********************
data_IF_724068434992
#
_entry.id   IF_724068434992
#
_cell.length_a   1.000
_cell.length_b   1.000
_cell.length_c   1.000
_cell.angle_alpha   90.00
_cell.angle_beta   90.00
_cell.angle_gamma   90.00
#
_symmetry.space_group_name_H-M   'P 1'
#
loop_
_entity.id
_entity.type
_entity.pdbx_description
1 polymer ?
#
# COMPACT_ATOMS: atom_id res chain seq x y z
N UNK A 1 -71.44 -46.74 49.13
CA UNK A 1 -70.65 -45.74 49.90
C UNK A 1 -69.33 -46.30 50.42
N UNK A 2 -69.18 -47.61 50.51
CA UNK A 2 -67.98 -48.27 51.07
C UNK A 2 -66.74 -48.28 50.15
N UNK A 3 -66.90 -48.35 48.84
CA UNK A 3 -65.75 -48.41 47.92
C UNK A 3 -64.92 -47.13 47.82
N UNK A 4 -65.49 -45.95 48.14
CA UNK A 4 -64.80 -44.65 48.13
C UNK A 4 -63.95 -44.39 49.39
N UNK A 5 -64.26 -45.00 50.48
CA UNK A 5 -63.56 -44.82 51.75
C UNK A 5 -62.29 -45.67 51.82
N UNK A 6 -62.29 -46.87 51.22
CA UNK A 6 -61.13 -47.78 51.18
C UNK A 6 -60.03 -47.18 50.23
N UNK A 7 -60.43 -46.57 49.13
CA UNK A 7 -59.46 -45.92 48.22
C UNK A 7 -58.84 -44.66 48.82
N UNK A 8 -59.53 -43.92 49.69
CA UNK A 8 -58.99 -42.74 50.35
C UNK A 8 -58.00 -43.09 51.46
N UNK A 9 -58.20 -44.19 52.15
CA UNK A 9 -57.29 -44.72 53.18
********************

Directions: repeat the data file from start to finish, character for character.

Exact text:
data_IF_724068434992
#
_entry.id   IF_724068434992
#
_cell.length_a   1.000
_cell.length_b   1.000
_cell.length_c   1.000
_cell.angle_alpha   90.00
_cell.angle_beta   90.00
_cell.angle_gamma   90.00
#
_symmetry.space_group_name_H-M   'P 1'
#
loop_
_entity.id
_entity.type
_entity.pdbx_description
1 polymer ?
#
# COMPACT_ATOMS: atom_id res chain seq x y z
N UNK A 1 -71.44 -46.74 49.13
CA UNK A 1 -70.65 -45.74 49.90
C UNK A 1 -69.33 -46.30 50.42
N UNK A 2 -69.18 -47.61 50.51
CA UNK A 2 -67.98 -48.27 51.07
C UNK A 2 -66.74 -48.28 50.15
N UNK A 3 -66.90 -48.35 48.84
CA UNK A 3 -65.75 -48.41 47.92
C UNK A 3 -64.92 -47.13 47.82
N UNK A 4 -65.49 -45.95 48.14
CA UNK A 4 -64.80 -44.65 48.13
C UNK A 4 -63.95 -44.39 49.39
N UNK A 5 -64.26 -45.00 50.48
CA UNK A 5 -63.56 -44.82 51.75
C UNK A 5 -62.29 -45.67 51.82
N UNK A 6 -62.29 -46.87 51.22
CA UNK A 6 -61.13 -47.78 51.18
C UNK A 6 -60.03 -47.18 50.23
N UNK A 7 -60.43 -46.57 49.13
CA UNK A 7 -59.46 -45.92 48.22
C UNK A 7 -58.84 -44.66 48.82
N UNK A 8 -59.53 -43.92 49.69
CA UNK A 8 -58.99 -42.74 50.35
C UNK A 8 -58.00 -43.09 51.46
N UNK A 9 -58.20 -44.19 52.15
CA UNK A 9 -57.29 -44.72 53.18